My guess is that liberalism’s camouflage effect is caused by the combination of its surface plausibility with its underlying incoherence. On the surface it sounds reasonable, even moral, and – precisely because it is rationally incoherent – when we look at it we project onto it just what we expect to see. It cooperates epistemically by confirming, as a matter of superficial logic, our prejudices.
So when we discuss liberalism, in order to follow along with the discussion it is critical to keep precisely what we are talking about in focus. If you find yourself talking about how God gave us free will, and the good freely chosen is the best, etc, then you have simply lost sight of the actual subject matter.
Liberalism is a political philosophy. That is, liberalism is a particular view of what justifies the exercise of authority.
It is in this context – and only this context, at least insofar as we are discussing liberalism – where liberty, freedom, is self-contradictory. Each and every exercise of authority discriminates between different possible controvertible options and restricts the freedom of those under that authority to a subset of those options. And attempting to justify the restriction of freedom based on preventing restriction of freedom is self contradictory.
So when discussing liberalism, if you start to feel that eerie feeling that the world is shifting out of focus and you are not seeing reality properly, you can bring yourself back around to reality by reminding yourself of what exactly we are talking about: a particular view of what justifies the exercise of discriminating authority in restricting those subject to that authority to a subset of possible options.
Pulling away from the tar baby
December 15, 2015 § 43 Comments
I’ve noticed some patterns in how folks tend to respond to my discussion of liberalism. I’ll address a few of them, without any pretense of an exhaustive account.
One relatively uncommon response is to directly engage the arguments in an attempt to refute them.
Another is to look for pre-enlightenment citations which might be construed to support political liberalism. I don’t deny that there are pre-enlightenment roots. I see some of that myself in Ockhamite nominalism / anti-realism, in the lollard branch of protestantism and pre-protestantism, and even in Islam.
But it is important to keep in mind here that heresies often look superficially similar to the truths they pervert. Political liberty looks superficially similar to subsidiarity even though the former destroys the latter: even though “Your Majesty, governing the subsidiary communities under your sovereignty with a light and tolerant hand is wise when it is possible” bears superficial resemblance to “political authority is justified by the fact that it keeps everyone from telling anyone else what to do, good and hard”.
Still another is to generalize liberalism into a vague cloud of sin as a way of avoiding addressing it specifically. If liberalism is just fallen human nature or whatever, as opposed to a specific political doctrine, then we can just live with it the way we have to live with a sinful world. This is indeed similar to how theological liberals will tend to generalize sin into a big vague lump in order to avoid addressing the specific sin of (say) sodomy or fornication or usury.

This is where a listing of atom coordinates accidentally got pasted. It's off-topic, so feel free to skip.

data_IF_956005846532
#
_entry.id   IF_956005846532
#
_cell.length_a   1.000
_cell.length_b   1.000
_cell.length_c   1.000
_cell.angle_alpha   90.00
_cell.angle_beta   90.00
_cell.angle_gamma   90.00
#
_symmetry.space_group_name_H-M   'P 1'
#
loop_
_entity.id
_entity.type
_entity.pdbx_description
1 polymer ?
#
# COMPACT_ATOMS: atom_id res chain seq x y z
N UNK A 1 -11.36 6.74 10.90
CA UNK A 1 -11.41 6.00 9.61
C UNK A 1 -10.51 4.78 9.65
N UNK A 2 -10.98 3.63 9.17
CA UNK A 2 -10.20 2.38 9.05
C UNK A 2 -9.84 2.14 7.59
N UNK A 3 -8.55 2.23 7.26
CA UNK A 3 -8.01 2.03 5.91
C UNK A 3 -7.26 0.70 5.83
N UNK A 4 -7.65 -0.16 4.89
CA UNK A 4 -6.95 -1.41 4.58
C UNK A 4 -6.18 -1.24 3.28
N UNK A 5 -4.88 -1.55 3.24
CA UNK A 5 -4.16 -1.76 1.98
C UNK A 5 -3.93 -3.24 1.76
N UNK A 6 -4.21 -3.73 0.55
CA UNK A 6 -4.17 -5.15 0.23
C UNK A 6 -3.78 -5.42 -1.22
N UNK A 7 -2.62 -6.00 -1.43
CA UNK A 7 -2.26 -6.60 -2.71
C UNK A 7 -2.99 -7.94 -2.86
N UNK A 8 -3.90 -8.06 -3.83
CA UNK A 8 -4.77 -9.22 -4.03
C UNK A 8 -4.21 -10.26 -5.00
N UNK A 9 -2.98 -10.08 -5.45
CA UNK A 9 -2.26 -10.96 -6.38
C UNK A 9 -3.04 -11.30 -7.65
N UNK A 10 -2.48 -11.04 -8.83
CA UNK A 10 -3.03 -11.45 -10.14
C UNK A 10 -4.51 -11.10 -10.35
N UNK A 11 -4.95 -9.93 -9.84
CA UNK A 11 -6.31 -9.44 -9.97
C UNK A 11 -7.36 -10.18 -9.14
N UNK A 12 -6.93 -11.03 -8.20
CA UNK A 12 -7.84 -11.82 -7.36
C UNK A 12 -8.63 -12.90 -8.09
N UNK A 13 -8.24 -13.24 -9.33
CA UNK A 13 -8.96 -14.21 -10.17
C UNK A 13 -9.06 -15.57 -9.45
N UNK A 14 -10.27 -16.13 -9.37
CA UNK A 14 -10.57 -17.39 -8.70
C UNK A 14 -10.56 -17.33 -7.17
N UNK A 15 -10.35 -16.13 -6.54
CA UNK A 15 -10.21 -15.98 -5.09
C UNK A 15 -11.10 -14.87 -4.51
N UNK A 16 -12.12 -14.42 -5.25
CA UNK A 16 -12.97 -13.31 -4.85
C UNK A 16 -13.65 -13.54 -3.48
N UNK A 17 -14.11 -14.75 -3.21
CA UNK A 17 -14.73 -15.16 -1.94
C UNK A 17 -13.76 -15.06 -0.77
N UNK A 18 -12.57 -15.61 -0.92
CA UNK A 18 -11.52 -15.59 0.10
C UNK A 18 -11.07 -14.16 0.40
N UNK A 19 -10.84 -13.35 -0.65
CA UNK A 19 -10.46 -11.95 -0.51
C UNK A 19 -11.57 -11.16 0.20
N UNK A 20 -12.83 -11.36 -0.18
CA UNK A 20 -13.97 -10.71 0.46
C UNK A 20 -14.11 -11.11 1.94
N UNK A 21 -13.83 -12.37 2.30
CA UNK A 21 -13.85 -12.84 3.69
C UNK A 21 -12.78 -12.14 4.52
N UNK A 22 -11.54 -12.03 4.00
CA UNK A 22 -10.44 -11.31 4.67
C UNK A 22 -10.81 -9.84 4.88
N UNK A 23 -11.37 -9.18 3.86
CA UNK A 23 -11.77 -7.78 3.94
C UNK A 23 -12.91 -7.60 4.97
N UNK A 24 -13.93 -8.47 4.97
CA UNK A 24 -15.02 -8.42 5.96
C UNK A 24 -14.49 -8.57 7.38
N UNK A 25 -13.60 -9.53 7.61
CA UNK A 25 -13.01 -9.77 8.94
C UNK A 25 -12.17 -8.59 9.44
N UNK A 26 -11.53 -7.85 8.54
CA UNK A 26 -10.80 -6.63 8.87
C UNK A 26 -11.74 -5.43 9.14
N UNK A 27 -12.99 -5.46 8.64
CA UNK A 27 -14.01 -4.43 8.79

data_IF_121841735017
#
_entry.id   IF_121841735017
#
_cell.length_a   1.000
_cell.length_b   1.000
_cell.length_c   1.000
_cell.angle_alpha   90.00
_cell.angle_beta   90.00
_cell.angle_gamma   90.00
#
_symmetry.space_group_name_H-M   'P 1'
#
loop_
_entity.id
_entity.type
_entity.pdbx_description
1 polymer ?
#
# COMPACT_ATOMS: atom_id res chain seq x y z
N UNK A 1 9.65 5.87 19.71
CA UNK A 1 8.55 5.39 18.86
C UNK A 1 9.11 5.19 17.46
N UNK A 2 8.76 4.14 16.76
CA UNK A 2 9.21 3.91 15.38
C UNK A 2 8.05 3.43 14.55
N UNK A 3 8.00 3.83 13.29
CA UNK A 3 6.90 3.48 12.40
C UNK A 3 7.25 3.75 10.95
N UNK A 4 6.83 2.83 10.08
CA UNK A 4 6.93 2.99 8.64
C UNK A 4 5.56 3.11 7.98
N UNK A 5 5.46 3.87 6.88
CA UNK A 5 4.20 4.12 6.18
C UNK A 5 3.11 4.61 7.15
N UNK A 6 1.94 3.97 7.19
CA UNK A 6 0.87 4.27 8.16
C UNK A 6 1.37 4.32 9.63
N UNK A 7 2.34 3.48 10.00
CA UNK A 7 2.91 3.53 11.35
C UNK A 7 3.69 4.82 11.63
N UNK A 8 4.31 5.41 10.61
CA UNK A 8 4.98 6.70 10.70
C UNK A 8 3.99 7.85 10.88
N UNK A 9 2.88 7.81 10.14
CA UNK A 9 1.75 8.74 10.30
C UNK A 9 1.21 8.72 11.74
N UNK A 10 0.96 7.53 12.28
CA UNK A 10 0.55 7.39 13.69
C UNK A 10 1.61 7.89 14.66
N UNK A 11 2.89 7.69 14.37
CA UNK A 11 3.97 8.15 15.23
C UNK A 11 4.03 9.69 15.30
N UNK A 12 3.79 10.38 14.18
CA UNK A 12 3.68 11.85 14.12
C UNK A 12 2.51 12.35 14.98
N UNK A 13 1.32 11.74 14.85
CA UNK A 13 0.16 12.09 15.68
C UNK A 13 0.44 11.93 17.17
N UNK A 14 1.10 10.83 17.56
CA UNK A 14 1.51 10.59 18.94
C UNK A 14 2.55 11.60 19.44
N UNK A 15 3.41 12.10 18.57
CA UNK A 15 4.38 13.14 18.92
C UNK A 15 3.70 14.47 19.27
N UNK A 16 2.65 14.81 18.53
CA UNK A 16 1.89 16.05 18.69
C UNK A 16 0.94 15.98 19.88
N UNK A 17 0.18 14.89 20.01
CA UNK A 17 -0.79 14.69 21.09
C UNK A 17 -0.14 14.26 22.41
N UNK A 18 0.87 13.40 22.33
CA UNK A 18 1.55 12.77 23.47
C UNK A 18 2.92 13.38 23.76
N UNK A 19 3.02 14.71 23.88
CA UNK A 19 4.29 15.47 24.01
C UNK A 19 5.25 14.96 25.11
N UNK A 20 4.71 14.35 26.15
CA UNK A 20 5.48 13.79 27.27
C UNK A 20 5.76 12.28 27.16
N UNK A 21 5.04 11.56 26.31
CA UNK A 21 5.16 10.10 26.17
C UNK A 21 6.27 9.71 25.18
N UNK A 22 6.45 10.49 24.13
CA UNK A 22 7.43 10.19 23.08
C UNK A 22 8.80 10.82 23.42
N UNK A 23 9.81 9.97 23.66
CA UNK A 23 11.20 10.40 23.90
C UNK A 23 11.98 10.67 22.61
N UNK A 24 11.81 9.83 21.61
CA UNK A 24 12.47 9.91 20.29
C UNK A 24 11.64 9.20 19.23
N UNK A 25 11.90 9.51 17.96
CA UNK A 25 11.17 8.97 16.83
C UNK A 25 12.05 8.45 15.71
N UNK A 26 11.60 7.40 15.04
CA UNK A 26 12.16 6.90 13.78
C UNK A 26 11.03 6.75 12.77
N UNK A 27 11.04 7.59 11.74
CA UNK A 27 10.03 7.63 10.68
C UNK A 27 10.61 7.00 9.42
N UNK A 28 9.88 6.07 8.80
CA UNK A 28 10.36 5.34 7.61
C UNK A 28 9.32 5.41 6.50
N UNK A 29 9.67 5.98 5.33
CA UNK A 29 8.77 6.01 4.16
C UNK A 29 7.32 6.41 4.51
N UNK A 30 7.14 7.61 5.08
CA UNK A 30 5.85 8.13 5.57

And yet another is to nominally accept the critique of liberalism, and then immediately set about trying to justify the same positions one has long held on the basis of liberalism in putatively non-liberal terms. You’ll see this as commenters cling for example to the notion of the ‘right to bear arms’ (see for example the combox discussion which starts here).
While all of these responses are I think understandably conservative, the magnitude of liberalism’s crimes doesn’t call for conservation. The magnitude of liberalism’s crimes calls for repentance. Liberalism is a lie, a heresy, a terrible scourge, and must be repudiated utterly and unequivocally.
If the first thing you find yourself trying to do once you’ve realized that liberalism – including the kind you’ve always taken for granted as simple common sense morality in the political domain – is a specific lie from the pit of Hell, is preserve your favorite liberal ‘rights’ under some putatively illiberal justification, you are probably just on your way back into the mind trap.
I understand that. The world outside the padded walls is a scary, sociopathic place to find yourself.
But at least it is the real world.
On doffing your hat to the king and concrete shoes
December 15, 2015 § 191 Comments
I made a comment, which frankly I thought to be unexceptional, almost routine, that I would rather die than doff my cap to a king, since I am a Virginian.
This issue is not one open to debate, for debate is the province of free men. Free men by rights must kill those who attempt to enslave them. We do not attempt to persuade the slaveowners to let us be free, as a gift from the royal hand.
I see no need to answer such questions, as well-meant as they might be, because if they are meant frivolously, there is no need; and if they are meant seriously, the only proper answer comes from the muzzle of a gun.
I haven’t followed all of the discussion of the Wright affair, to which I was first introduced by my commenters (see Malcolm’s posts here, here, here, and here).
If you’ve been following along with what I write here, and have recognized Mr. Wright’s commitment to classical liberalism, then none of this should be surprising. Mr. Wright’s insults and contempt directed at his own commenters, at people who like and appreciate him, people who are fans of his work and view him as a decent man, are an inevitable product of his liberalism. It is a necessary concomitant of liberalism – all varieties of liberalism – that anyone who stands in liberalism’s way, or who questions liberalism itself, is the Low Man. The Low Man is contemptible, slave by nature or by choice, less than fully human, an impediment to the political liberty of the free and equal emancipated new man: a superman self created by reason and will, subject to no earthly authority other than his own will.